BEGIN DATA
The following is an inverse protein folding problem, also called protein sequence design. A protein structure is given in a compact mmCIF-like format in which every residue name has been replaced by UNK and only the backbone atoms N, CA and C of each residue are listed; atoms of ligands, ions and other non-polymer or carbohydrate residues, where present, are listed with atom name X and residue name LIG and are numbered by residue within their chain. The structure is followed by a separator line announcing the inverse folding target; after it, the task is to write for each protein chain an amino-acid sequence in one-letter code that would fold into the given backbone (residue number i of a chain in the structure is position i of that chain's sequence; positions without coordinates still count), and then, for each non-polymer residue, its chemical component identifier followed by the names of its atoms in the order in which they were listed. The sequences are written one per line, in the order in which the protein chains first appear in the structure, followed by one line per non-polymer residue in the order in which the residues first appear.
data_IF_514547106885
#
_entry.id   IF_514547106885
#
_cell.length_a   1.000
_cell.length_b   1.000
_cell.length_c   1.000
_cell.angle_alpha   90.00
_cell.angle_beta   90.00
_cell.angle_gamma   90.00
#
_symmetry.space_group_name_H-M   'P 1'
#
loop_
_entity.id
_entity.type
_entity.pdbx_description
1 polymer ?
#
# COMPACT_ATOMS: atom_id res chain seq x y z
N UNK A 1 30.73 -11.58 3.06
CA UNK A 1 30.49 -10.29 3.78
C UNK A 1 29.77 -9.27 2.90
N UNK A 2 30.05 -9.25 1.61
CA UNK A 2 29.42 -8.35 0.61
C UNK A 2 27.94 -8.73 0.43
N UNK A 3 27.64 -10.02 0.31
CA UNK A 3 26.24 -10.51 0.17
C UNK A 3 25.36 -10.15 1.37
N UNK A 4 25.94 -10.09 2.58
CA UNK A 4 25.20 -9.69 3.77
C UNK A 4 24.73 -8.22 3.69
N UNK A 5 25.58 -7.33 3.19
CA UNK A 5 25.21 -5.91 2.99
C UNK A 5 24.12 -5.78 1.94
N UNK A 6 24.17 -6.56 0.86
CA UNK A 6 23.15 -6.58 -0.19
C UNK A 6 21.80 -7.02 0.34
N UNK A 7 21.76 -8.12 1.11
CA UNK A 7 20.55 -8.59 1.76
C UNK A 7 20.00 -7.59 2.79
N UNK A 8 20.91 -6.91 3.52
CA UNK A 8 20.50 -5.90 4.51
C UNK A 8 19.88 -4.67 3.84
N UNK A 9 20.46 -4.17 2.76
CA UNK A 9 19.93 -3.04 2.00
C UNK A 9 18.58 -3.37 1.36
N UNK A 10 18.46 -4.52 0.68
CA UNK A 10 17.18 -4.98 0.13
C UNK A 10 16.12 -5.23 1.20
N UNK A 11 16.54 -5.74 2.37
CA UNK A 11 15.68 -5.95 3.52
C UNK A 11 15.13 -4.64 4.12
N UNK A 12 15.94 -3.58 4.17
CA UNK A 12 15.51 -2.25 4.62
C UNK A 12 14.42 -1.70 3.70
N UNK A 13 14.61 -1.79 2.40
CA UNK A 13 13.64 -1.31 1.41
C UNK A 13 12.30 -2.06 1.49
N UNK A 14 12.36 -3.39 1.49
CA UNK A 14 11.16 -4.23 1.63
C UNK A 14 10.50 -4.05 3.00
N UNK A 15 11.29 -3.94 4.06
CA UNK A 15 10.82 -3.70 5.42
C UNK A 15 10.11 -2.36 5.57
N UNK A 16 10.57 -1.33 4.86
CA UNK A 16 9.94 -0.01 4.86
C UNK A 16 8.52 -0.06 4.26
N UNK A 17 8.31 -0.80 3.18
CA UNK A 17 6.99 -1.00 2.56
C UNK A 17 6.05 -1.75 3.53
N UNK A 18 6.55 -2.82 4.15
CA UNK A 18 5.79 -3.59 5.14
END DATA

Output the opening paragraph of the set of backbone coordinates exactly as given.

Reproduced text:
The following is an inverse protein folding problem, also called protein sequence design. A protein structure is given in a compact mmCIF-like format in which every residue name has been replaced by UNK and only the backbone atoms N, CA and C of each residue are listed; atoms of ligands, ions and other non-polymer or carbohydrate residues, where present, are listed with atom name X and residue name LIG and are numbered by residue within their chain. The structure is followed by a separator line announcing the inverse folding target; after it, the task is to write for each protein chain an amino-acid sequence in one-letter code that would fold into the given backbone (residue number i of a chain in the structure is position i of that chain's sequence; positions without coordinates still count), and then, for each non-polymer residue, its chemical component identifier followed by the names of its atoms in the order in which they were listed. The sequences are written one per line, in the order in which the protein chains first appear in the structure, followed by one line per non-polymer residue in the order in which the residues first appear.